Tariffs May Wipe Out Gains from Tax Cut

Perceptions matter. If asked today to sum up the current U.S. administration’s economic policy, one might respond, “Tax cuts for households and corporations, along with protectionist tariffs.” But with the announcement this week of the most far-reaching tariffs yet, one might soon be able to say, “Tax cuts for households, along with socially engineering the corporate tax landscape to entrench protectionism.”

Piling On

As 2018 has unfolded, new tariffs on imports have only grown in size. Initial tariffs such as those levied on imported solar panels and washing machines probably added less than $1 billion each to government coffers.

The next round, on steel and aluminum, rightfully evoked outrage and began poisoning the well of global trade politics, but will likely cost corporations around $7 billion per year — significant, but small relative to the hundreds of billions saved from tax cuts.

In this age of tweeting presidents, it’s sometimes hard to disentangle threatened tariffs from those actually enacted, but the rest of the year has largely been a story of severely escalating tariffs against Chinese imports. In July, the United States announced 25 percent tariffs on a list of mostly industrial Chinese goods valued at about $50 billion per year.

Then this week, the administration announced tariffs on an additional $200 billion of Chinese goods. As if to soften the blow, the tariffs will be 10 percent until the end of the year before increasing to 25 percent in 2019.

This may not be the end. The president warned that “if China takes additional retaliatory action, which is almost certain, we will immediately pursue phase three, which is tariffs on approximately $267 billion of additional imports.”

Yes, that’s a 25 percent tariff on virtually everything imported from China.

The Free Trade Tax

For well over a decade, policy makers have discussed a revenue-neutral carbon tax, in which new taxes paid on emissions would be offset by lowering the overall corporate tax rate. Nobody would have considered this a tax cut. It would have been a change to the corporate tax structure designed to achieve a certain policy goal.

With the new round of announced and threatened tariffs, we are approaching a policy that can best be described as a revenue-neutral free trade tax.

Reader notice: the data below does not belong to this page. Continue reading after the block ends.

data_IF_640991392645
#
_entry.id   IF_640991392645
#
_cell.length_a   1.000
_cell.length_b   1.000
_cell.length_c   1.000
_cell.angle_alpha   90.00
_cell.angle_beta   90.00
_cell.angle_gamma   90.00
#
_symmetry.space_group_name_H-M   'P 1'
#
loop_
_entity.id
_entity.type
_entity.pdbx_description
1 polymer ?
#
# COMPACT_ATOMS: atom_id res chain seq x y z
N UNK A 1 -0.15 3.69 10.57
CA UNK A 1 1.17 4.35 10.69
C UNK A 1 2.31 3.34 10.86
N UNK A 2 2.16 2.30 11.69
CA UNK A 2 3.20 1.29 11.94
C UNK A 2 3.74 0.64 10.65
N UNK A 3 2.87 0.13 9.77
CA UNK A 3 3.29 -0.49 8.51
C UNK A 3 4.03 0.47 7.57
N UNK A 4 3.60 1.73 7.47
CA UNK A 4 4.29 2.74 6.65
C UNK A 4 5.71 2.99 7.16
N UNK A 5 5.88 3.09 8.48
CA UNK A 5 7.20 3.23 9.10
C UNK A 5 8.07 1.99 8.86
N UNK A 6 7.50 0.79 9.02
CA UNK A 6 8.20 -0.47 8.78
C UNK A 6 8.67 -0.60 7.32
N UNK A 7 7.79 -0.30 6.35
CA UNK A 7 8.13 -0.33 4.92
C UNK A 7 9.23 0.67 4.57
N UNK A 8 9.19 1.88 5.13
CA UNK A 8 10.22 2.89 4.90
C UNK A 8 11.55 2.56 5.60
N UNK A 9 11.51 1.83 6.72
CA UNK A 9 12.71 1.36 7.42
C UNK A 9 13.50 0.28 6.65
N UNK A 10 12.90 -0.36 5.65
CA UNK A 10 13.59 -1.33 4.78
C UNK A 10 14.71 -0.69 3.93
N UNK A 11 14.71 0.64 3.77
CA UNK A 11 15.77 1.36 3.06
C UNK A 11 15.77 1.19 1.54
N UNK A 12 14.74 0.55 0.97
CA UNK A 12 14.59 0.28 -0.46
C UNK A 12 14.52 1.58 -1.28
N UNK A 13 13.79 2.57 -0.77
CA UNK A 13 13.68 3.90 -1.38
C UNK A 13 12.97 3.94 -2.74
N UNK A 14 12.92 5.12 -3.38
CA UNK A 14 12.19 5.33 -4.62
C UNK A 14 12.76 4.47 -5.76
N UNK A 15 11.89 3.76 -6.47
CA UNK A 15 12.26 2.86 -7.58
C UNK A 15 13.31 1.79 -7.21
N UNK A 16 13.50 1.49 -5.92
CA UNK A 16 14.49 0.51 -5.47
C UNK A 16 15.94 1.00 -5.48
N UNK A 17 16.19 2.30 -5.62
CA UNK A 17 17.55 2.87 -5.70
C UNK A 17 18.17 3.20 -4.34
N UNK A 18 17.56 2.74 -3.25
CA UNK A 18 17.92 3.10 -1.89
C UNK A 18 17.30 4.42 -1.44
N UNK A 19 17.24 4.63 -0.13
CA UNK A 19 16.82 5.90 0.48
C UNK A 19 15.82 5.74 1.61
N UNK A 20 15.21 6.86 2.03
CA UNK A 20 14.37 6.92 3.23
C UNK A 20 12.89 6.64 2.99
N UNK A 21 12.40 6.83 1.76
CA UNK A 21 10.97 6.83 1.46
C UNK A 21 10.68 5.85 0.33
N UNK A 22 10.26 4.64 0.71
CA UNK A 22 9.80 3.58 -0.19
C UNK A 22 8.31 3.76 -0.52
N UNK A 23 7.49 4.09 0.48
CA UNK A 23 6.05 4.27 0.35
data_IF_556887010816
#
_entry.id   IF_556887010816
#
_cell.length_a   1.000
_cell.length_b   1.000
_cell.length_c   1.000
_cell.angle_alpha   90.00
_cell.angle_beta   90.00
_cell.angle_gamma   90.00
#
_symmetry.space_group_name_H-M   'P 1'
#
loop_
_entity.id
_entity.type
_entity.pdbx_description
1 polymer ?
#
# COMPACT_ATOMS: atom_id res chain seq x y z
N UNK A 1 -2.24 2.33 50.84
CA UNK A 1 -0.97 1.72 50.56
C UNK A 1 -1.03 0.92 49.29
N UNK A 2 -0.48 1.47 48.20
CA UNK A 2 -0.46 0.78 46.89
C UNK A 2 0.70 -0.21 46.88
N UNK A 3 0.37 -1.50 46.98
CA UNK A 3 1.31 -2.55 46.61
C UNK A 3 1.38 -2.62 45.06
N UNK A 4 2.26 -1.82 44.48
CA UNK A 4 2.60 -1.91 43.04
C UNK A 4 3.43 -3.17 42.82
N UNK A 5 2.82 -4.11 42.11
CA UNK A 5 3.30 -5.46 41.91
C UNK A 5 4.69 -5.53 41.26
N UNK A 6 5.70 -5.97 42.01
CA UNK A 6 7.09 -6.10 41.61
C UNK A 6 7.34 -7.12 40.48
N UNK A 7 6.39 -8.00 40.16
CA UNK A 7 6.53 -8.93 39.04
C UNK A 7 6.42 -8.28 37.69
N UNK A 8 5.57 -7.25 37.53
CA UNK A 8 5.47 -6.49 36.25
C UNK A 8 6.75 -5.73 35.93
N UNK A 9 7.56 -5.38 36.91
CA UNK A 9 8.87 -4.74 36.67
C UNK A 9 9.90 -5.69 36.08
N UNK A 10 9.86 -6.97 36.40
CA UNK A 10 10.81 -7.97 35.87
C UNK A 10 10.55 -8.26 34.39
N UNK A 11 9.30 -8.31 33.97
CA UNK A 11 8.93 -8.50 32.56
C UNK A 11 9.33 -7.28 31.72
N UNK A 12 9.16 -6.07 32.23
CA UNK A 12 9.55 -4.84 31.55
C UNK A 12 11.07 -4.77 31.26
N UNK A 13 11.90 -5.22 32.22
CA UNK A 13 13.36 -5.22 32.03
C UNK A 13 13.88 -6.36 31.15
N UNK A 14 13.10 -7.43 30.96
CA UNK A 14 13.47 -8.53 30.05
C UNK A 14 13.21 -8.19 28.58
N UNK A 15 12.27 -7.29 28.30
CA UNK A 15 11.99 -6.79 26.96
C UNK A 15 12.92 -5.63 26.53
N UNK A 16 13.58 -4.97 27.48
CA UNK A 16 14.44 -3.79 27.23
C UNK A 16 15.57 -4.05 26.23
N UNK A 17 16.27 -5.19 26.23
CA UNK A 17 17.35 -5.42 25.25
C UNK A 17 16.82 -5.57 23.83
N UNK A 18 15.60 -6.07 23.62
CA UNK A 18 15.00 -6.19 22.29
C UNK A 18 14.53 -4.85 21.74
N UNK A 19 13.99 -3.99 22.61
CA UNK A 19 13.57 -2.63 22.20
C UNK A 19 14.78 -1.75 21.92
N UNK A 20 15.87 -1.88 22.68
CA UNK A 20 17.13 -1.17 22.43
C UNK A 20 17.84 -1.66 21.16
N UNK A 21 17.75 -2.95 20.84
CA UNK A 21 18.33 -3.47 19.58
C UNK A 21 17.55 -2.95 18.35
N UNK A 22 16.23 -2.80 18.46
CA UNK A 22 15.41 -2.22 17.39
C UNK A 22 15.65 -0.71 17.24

(Note: The numbers below are rough estimates that do not account for substitution away from taxed items or impact on the economy, but effectively convey overall magnitudes. Also, while some of the tariffs on goods impacted by the last round of tariffs might be thought of instead as offsetting the recent individual income tax cuts, most of these goods are likely imported by corporations that pass along some of the higher cost to consumers.)

The Joint Committee on Taxation estimated that lowering the corporate rate from 35 percent to 21 percent would provide relief of $125 billion. Tariffs already on the books that will likely hit corporations first have cut into this relief by over half. Add on the extra phase of tariffs threatened this week, and corporations can essentially wave goodbye to their 14 percentage-point tax cut.

There are, of course, winners and losers as a result of the revenue-neutral corporate free trade tax. That’s exactly the point. Businesses that rely on imports are hit, while those that do not get a break. The policy aim is to reduce the number of the former in favor of the number of the latter.

I sincerely hope there haven’t been enough new tariffs by this time next year to be writing about a revenue-neutral household free trade tax as well.

For those who think these tariffs are simply a negotiating tactic to correct China’s bad actions, let me make another suggestion. Perhaps enacting the overall corporate tax cut first was also a tactic, to soften up potential resistance when the deluge of tariffs began.

 

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Max Gulker

Max Gulker is an economist and writer who joined AIER in 2015. His research often focuses on free markets and technology, including blockchain and cryptocurrencies, the sharing economy, and internet commerce. He is a frequent speaker at industry conferences, especially on blockchain technology. Max’s research and writing also touch on other economic topics, including governance, competition, and small businesses.
 
Max holds a PhD in economics from Stanford University and a BA in economics from the University of Michigan. Prior to AIER, Max spent time in the private sector, consulting with large technology and financial firms on antitrust and other litigation. Follow @maxgAIER.